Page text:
Ben Summers Culture Critic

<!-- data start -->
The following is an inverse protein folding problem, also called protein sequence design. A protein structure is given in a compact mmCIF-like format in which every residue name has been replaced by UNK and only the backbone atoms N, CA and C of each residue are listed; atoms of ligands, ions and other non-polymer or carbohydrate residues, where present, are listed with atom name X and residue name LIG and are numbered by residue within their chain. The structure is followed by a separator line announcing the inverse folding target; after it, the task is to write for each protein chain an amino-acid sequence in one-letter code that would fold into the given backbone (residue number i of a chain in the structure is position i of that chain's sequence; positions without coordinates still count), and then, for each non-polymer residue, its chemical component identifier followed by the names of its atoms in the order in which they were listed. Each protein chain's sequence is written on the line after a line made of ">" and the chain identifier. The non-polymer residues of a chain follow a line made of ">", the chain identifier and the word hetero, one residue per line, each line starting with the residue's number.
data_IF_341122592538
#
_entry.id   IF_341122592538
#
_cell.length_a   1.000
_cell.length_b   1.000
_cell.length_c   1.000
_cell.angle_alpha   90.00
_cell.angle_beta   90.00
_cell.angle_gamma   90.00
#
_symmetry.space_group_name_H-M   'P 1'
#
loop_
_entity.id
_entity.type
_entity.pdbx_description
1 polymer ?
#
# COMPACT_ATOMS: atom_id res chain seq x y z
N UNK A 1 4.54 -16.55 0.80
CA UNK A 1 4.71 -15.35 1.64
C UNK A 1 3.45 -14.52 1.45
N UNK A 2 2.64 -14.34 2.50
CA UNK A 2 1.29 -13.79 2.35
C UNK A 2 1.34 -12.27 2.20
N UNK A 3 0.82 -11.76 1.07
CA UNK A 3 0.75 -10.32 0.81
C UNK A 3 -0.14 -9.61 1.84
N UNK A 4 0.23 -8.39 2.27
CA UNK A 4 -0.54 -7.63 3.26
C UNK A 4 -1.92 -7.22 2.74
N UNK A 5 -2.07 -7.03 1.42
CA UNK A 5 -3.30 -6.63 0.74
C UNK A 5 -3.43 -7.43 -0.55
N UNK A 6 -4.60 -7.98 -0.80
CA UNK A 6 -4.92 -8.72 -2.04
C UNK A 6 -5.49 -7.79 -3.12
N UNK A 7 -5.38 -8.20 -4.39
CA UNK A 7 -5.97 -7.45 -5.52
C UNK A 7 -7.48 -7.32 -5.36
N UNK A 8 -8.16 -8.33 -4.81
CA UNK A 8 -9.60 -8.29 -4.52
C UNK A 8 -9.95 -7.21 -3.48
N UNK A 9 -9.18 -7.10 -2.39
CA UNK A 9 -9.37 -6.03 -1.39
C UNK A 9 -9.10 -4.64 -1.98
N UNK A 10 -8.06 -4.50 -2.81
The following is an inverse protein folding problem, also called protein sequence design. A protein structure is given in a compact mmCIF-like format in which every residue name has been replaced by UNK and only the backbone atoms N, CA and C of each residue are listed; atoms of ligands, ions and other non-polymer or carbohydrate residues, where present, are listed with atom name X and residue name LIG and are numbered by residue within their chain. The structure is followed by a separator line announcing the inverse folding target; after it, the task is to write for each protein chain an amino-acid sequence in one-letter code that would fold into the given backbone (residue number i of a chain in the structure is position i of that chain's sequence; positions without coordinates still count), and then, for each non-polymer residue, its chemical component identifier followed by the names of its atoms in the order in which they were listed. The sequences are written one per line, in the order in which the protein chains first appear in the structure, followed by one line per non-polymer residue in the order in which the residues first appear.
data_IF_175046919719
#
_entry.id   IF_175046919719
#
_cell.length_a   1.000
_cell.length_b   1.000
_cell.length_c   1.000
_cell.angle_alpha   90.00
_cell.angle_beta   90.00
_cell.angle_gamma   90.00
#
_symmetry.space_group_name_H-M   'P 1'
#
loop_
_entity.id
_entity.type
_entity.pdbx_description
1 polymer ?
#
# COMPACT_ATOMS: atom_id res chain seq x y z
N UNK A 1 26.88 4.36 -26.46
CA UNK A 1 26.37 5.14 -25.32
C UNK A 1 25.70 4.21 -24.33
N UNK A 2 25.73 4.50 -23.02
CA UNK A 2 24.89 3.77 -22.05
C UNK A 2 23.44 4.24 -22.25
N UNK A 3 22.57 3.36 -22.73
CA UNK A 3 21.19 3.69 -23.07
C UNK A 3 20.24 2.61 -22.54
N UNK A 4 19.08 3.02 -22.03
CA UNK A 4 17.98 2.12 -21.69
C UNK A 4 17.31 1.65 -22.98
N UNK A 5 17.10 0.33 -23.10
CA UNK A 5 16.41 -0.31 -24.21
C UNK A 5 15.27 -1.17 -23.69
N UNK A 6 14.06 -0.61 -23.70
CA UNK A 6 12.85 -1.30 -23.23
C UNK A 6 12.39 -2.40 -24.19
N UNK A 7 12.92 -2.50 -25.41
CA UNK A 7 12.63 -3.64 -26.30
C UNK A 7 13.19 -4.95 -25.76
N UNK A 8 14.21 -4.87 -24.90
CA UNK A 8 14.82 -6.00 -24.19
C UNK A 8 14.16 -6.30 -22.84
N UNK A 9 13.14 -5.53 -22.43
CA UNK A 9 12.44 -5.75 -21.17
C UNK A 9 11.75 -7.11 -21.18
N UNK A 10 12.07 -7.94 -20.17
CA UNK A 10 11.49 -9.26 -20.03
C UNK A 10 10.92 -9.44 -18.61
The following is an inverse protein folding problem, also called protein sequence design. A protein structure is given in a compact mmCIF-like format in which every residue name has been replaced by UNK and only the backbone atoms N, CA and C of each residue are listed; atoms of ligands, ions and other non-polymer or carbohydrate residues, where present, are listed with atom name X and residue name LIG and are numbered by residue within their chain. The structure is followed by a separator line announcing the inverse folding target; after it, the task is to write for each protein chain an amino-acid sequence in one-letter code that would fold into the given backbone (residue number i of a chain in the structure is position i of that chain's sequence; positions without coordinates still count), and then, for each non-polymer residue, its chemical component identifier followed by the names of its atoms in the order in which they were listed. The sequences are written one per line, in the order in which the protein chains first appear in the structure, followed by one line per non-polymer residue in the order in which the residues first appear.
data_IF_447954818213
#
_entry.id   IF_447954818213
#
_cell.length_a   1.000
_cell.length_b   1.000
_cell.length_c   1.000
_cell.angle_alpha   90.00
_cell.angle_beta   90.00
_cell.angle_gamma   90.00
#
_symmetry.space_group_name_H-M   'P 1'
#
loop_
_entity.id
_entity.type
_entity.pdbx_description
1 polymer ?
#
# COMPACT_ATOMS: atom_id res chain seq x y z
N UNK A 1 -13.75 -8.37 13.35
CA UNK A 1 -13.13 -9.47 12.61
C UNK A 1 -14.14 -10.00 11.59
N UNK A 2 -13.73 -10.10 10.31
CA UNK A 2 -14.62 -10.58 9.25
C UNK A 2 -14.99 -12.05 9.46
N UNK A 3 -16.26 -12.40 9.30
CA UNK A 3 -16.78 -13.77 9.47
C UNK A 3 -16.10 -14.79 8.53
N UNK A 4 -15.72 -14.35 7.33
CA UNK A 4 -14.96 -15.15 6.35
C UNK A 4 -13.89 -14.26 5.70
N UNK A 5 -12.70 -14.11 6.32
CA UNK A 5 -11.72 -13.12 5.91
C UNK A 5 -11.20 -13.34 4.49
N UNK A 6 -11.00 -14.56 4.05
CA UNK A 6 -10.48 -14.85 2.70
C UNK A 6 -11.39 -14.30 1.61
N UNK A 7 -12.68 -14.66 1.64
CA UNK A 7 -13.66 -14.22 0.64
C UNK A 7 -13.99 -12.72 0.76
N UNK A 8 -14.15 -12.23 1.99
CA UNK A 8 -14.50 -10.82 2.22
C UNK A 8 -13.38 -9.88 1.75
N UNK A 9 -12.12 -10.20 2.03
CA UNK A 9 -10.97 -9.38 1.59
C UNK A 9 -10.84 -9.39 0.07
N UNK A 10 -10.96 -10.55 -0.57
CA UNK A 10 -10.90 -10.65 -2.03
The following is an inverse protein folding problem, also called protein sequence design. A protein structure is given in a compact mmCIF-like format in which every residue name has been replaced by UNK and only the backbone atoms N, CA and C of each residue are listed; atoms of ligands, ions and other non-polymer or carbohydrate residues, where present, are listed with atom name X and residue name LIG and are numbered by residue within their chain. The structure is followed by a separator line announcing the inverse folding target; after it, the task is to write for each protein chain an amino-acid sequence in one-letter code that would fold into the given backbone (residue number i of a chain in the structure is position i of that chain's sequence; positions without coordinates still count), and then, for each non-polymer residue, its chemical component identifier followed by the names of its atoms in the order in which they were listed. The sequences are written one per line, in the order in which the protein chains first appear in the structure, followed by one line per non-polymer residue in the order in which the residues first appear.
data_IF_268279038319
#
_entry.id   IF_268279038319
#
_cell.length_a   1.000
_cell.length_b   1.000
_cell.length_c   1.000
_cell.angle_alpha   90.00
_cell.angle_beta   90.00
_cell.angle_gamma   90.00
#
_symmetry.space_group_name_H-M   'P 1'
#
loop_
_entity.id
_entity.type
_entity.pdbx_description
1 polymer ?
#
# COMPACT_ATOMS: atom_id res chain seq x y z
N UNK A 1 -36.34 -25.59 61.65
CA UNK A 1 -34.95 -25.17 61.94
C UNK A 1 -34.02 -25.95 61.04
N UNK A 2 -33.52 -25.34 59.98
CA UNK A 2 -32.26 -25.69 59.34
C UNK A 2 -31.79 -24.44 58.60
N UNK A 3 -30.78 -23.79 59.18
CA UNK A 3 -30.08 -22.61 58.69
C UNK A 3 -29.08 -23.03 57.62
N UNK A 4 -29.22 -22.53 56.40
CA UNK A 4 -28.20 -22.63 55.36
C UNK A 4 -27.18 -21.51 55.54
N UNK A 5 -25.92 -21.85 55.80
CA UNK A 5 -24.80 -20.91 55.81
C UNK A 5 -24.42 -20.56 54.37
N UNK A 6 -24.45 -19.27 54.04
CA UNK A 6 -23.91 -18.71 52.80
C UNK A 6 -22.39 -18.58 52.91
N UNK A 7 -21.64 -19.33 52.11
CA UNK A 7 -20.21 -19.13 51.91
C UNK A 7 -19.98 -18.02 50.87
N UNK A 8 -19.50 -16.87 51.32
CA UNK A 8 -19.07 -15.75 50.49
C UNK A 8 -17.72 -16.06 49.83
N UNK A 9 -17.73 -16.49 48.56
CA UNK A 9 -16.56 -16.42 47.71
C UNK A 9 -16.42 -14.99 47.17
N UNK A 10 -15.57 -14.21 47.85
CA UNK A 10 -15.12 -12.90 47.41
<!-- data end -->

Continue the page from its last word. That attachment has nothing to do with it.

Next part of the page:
The Company’s cabaret Around the World in 20 Songs opens Friday, April 26 at 8 p.m. and will have performances on Saturday, April 27 at 2 p.m. and 8 p.m. and Sunday, April 28 at 2 p.m. Additionally, there will be a dress rehearsal on April 25 at 9 p.m. that students may attend if they cannot make it to the other showings. The term “cabaret,” for those who aren’t well-versed in French, is roughly translated as “a theater nerd’s iPod on shuffle.” It is a stage show that smashes together songs from many different musicals into one all-singing, all-dancing spectacle that is usually tied together by a theme or a plot whose main goal is to make a transition from Les Miserables to The Lion King less of an emotional and stylistic whiplash. It is a musical smorgasbord, taking the prime cuts from one musical or another, and serving it up in a new style. Around the World in 20 Songs will, as promised, take the audience on a 20-song trip around the world. The audience will be teleported from America to Uganda to France and beyond as the cast performs songs representative of each locale. The audience will be guided by MCs that introduce the songs and provide a brief background of how the song represents the location to which the Company has whisked the audience away. Tom Cocchi, the director of the show, explained, “This year, the Company is returning to a more traditional idea of cabaret instead of forming a plot to string the songs together, in order to break the forth wall and give the show a more conversational feel.” Even though cabarets strongly appeal to those who know that the Tony Awards are not given out by Kellogg’s, Cocchi does not want to dissuade novices to the theater who cannot tell the difference between Our Town and UrineTown from coming to the show. He mentioned that the Company is performing in partnership with the Visionaries of H.O.P.E. as they celebrate multiculturalism throughout the campus. Cocchi also said that the show will incorporate songs that express “historical, traditional, and multicultural elements” that put an emphasis on the unique characteristics of the birthplace of each song. Cocchi added that the MCs of the show, Kelsey Harris and Dean Graner, will use humor and poignant comments to make the show more than just a geographically-themed history of musicals. Cocchi stressed that it is “going to be a fun show,” as if the sight of the players whirling around and belting out their favorite songs was going to be a dull affair. The cabaret will like watching all the cast collectively dancing around their rooms and singing into hairbrushes, except in public; they absolutely love what they’re doing, which makes it impossible not to get swept up in their crazy, bewildering explosion of sound and movement. This season is also a milestone for the Company as many of the group’s mainstays will be performing their last show during the cabaret. Longtime Company members Tom Cocchi, Trish Allan, Rory Mitrik, Averie Shaughnessy and others will be passing the torch to younger members. This show has convinced Cocchi that the Company will be in good hands. He said, “The underclassman have stepped up during production,” noting the excellent work by musical director Josh Gongaware and choreographer Brandon Snyder, whom he feels are some of the most promising underclassmen members of the Company.